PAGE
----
The Clinton administration negotiated with Canada and Mexico a parallel agreement on the environment, the North American Agreement on Environmental Cooperation (NAAEC), which led to the creation of the Commission for Environmental Cooperation (CEC) in 1994. Agriculture was the only step that was not negotiated trilaterally; Instead, three separate agreements were signed between each pair of parties. The Canada-U.S. agreement included significant restrictions and tariff quotas for agricultural products (mainly sugar, dairy, and poultry products), while the Mexico-U.S. pact allowed for broader liberalization during phase-out phases (it was the first North-South free trade agreement for agriculture to be signed). [Clarification required] Many small U.S. businesses relied on exporting their products to Canada or Mexico under NAFTA. According to the U.S. Trade Representative, this trade has supported more than 140,000 small and medium-sized businesses in the United States.  The North American Free Trade Agreement (NAFTA) is an agreement between Canada, Mexico and the United States to remove barriers to trade and promote trade competition between the three countries. Among the provisions of the agreement is the abolition of customs duties, taxes on foreign goods, on many goods. The agreement also provided for tariff reductions, a different type of tax on imports and exports, the enforcement of intellectual property and agreements to treat investors from these three countries favourably. This favourable treatment means that the three countries must treat each other`s investors in the same way as investors from their own countries.
NAFTA entered on 1. In January 1994, it replaced an earlier trade agreement between the United States and Canada, the Canada-United States Free Trade Agreement. In addition to this agreement, two sub-agreements have been adopted to address other concerns: the North American Agreement on Environmental Cooperation and the North American Agreement on Workers` Cooperation.  Before sending it to the U.S. Senate, Clinton added two parallel treaties, the North American Agreement on Labor Cooperation (NAALC) and the North American Agreement on Environmental Cooperation (NAAEC), in order to protect workers and the environment, as well as to allay the concerns of many members of the House of Representatives. The United States has required its partners to adhere to environmental practices and regulations similar to their own. [Citation needed] After lengthy deliberations and lively discussions, the U.S. House of Representatives passed the North American Free Trade Agreement Implementation Act on November 17, 1993, with measures 234-200. Among the supporters of the deal were 132 Republicans and 102 Democrats. The bill was passed by the Senate on 20 November 1993 by a vote of 61 to 38.  The Senate supporters were 34 Republicans and 27 Democrats. Republican Rep.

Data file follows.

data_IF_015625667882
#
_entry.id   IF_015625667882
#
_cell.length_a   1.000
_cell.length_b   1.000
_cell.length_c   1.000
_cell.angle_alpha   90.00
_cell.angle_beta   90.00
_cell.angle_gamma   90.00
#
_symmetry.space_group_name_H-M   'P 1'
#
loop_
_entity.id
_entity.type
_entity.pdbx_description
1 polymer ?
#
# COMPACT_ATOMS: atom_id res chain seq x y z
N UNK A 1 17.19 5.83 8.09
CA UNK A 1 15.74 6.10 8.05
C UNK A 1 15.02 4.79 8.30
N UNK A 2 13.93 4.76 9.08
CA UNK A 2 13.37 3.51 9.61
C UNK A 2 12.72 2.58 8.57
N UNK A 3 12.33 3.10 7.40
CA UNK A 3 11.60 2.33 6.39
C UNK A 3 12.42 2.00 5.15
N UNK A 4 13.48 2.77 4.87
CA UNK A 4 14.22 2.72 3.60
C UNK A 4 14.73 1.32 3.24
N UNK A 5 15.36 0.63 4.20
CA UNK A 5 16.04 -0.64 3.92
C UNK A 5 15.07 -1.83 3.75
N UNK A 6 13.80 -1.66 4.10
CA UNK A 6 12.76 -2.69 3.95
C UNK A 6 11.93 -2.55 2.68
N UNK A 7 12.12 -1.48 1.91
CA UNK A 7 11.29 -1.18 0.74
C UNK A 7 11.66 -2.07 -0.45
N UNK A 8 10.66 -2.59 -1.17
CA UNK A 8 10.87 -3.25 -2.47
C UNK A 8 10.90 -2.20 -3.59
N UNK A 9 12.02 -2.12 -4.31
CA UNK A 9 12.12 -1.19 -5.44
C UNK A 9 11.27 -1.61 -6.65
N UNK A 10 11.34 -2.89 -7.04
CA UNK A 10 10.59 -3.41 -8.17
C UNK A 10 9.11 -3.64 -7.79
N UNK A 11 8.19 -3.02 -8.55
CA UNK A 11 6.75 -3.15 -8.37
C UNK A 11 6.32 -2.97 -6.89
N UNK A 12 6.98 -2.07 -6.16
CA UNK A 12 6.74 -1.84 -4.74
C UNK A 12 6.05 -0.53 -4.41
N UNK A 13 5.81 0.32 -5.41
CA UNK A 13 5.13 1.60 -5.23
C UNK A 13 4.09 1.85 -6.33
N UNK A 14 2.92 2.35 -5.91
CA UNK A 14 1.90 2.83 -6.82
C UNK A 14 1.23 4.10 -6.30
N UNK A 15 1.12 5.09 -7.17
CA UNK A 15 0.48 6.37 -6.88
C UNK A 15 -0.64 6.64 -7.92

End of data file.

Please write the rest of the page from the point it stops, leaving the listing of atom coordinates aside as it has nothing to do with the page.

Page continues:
David Dreier of California, a staunch supporter of NAFTA since the Reagan administration, has played a leading role in mobilizing support for the deal among Republicans in Congress and across the country.   • Promote American farmers, ranchers and agribusiness by modernizing and strengthening food and agricultural trade in North America. The North American Free Trade Agreement (NAFTA) is a pact to remove most barriers to trade between the United States, Canada and Mexico, which entered into force on January 1, 1993. Some of its provisions were implemented immediately, while others were phased in over the next 15 years. Clinton signed it on December 8, 1993; the Agreement entered into force on 1 January 1994.   At the signing ceremony, Clinton honored four people for their efforts to reach this historic trade deal: Vice President Al Gore, Council of Economic Advisers Laura Tyson, National Economic Council Director Robert Rubin, and Republican Congressman David Dreier.  Clinton also stated that “NAFTA means jobs. American jobs and well-paying American jobs.
If I did not believe in it, I would not support this agreement.  NAFTA replaced the previous Free Trade Agreement between Canada and the United States. NAFTA has been structured to increase cross-border trade in North America and stimulate economic growth in each party. U.S. foreign direct investment (FDI) in NAFTA countries (equities) amounted to $327.5 billion in 2009 (latest data available)[when?], up 8.8% from 2008.  U.S. direct investment in NAFTA countries has affected non-bank holding companies, as well as manufacturing, financial/insurance, and mining.  Canadian and Mexican foreign direct investment in the United States (equities) amounted to USD 237.2 billion in 2009 (the latest data available), an increase of 16.5% over 2008.   Finally, three separate events had a major impact on the North American economy – none of which can be attributed to NAFTA. The collapse of the tech bubble has hurt growth. .
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